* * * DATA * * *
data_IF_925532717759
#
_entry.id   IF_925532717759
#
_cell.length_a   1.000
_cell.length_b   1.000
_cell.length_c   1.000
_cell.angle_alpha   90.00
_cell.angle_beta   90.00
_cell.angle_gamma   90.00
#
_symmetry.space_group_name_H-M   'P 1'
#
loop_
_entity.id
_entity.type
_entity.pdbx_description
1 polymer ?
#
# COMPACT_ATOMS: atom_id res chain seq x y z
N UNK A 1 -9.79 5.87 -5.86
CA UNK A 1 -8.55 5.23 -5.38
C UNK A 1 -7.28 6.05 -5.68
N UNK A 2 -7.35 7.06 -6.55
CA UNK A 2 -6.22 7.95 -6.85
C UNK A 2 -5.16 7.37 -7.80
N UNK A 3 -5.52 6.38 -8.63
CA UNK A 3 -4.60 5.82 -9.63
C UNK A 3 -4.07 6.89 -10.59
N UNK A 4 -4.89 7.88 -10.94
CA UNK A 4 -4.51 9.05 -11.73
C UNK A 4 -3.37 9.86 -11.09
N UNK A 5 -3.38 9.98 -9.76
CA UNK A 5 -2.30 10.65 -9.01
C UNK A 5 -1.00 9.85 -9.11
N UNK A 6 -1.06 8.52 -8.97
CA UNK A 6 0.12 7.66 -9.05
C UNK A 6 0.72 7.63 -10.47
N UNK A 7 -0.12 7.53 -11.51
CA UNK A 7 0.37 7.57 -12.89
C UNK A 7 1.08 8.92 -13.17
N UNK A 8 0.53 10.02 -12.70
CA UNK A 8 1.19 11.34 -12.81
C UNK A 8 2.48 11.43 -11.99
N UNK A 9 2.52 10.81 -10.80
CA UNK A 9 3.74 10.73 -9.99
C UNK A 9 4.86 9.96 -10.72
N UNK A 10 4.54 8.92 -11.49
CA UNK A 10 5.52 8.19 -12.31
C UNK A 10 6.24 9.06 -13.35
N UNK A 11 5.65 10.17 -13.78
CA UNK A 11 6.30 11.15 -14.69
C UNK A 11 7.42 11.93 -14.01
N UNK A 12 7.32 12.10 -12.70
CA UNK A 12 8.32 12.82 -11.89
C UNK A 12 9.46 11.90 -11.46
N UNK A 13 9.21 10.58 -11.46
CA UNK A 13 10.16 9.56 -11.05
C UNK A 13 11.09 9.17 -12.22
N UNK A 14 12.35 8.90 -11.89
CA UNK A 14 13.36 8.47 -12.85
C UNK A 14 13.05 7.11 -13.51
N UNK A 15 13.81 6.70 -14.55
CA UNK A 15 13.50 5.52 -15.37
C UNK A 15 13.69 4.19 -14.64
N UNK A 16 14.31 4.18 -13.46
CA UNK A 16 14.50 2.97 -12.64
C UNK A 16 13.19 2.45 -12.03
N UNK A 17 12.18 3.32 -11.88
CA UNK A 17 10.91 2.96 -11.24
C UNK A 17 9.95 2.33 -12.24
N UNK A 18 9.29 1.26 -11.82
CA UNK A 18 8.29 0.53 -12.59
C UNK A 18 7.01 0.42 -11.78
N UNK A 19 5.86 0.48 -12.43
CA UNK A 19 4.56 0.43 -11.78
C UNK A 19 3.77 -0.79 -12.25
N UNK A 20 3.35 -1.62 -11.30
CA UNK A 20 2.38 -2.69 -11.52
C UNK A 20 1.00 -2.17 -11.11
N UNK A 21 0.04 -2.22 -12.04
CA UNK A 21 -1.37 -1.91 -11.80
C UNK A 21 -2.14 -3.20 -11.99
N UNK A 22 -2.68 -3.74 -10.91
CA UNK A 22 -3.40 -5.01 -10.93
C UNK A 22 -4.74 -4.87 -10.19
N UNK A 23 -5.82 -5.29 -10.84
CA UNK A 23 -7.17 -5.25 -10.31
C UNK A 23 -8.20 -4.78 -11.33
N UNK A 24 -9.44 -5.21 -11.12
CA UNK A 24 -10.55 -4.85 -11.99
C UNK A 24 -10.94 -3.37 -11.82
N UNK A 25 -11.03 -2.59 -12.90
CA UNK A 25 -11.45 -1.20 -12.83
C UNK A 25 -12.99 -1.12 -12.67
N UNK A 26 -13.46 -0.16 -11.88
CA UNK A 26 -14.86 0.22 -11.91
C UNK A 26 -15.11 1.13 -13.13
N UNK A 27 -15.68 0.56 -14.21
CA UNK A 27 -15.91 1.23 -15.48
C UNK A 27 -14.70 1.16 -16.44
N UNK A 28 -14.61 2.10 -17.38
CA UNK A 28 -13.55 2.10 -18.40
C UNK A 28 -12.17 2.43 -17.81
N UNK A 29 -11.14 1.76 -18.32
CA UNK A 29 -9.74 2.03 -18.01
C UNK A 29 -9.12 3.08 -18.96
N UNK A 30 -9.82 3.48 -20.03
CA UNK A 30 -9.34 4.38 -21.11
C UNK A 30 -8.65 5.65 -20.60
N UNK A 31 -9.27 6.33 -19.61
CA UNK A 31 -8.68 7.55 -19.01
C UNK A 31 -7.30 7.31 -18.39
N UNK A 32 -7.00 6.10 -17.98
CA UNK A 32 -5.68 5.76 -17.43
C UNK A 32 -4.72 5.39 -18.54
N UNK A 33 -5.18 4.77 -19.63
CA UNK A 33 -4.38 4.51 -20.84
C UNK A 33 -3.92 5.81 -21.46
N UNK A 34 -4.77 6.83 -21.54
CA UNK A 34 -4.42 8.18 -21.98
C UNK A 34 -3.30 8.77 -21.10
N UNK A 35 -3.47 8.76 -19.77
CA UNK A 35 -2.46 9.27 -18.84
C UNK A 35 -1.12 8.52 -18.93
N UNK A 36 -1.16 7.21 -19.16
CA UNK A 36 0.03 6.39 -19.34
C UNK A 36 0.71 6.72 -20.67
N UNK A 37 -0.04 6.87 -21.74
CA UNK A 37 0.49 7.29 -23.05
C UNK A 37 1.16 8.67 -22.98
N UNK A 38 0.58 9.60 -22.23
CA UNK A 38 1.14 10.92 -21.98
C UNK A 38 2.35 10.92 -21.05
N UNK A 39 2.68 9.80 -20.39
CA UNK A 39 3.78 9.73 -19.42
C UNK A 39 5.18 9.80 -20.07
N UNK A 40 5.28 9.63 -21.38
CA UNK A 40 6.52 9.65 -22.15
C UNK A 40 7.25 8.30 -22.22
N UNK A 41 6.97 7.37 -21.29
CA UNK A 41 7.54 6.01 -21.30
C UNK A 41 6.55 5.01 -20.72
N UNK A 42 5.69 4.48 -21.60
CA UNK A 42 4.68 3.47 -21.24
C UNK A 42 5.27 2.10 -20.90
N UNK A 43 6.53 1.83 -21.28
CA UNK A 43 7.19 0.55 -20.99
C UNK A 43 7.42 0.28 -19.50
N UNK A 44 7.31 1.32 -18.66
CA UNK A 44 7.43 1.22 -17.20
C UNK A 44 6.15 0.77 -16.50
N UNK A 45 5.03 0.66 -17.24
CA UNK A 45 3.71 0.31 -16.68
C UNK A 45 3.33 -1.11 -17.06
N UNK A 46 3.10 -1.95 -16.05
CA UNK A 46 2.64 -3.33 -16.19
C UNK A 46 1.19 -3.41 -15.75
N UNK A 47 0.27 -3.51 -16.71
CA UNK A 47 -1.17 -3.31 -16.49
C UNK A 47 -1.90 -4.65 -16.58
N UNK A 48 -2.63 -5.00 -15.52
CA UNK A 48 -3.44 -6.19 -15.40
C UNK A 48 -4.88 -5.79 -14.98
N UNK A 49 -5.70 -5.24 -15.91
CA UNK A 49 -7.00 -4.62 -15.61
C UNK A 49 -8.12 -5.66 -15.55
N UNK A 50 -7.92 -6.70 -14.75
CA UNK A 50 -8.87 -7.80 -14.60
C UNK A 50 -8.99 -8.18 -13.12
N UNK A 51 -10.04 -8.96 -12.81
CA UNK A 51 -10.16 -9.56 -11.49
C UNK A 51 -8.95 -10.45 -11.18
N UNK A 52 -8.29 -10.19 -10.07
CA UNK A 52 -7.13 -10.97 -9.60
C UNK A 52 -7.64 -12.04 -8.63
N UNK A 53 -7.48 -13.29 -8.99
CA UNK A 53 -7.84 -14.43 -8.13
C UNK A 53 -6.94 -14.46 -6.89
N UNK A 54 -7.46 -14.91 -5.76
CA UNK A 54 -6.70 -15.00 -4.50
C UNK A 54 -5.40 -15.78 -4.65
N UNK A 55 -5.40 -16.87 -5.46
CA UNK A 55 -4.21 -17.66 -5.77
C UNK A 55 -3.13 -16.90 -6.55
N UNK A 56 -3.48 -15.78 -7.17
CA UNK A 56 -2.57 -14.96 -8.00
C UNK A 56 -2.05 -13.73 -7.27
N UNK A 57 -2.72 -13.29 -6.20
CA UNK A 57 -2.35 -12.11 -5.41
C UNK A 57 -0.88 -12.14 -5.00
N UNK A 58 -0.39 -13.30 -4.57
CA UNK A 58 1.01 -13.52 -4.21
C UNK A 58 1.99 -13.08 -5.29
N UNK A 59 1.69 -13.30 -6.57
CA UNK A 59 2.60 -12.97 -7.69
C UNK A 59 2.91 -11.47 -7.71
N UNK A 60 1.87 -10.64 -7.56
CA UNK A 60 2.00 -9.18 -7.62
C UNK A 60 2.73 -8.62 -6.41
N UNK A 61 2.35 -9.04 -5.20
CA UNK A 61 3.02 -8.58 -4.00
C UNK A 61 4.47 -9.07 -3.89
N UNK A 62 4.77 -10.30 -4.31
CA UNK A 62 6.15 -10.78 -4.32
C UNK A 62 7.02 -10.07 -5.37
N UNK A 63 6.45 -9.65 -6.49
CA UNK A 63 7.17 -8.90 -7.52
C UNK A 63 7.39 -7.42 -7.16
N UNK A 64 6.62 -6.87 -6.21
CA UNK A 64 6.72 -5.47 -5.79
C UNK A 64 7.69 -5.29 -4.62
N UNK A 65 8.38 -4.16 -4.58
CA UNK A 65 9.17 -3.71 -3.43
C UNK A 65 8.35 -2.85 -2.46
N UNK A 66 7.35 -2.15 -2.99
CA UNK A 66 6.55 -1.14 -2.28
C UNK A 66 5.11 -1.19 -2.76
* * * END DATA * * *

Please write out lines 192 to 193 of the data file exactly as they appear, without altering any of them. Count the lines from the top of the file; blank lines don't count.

N UNK A 58 -0.39 -13.30 -4.57
CA UNK A 58 1.01 -13.52 -4.21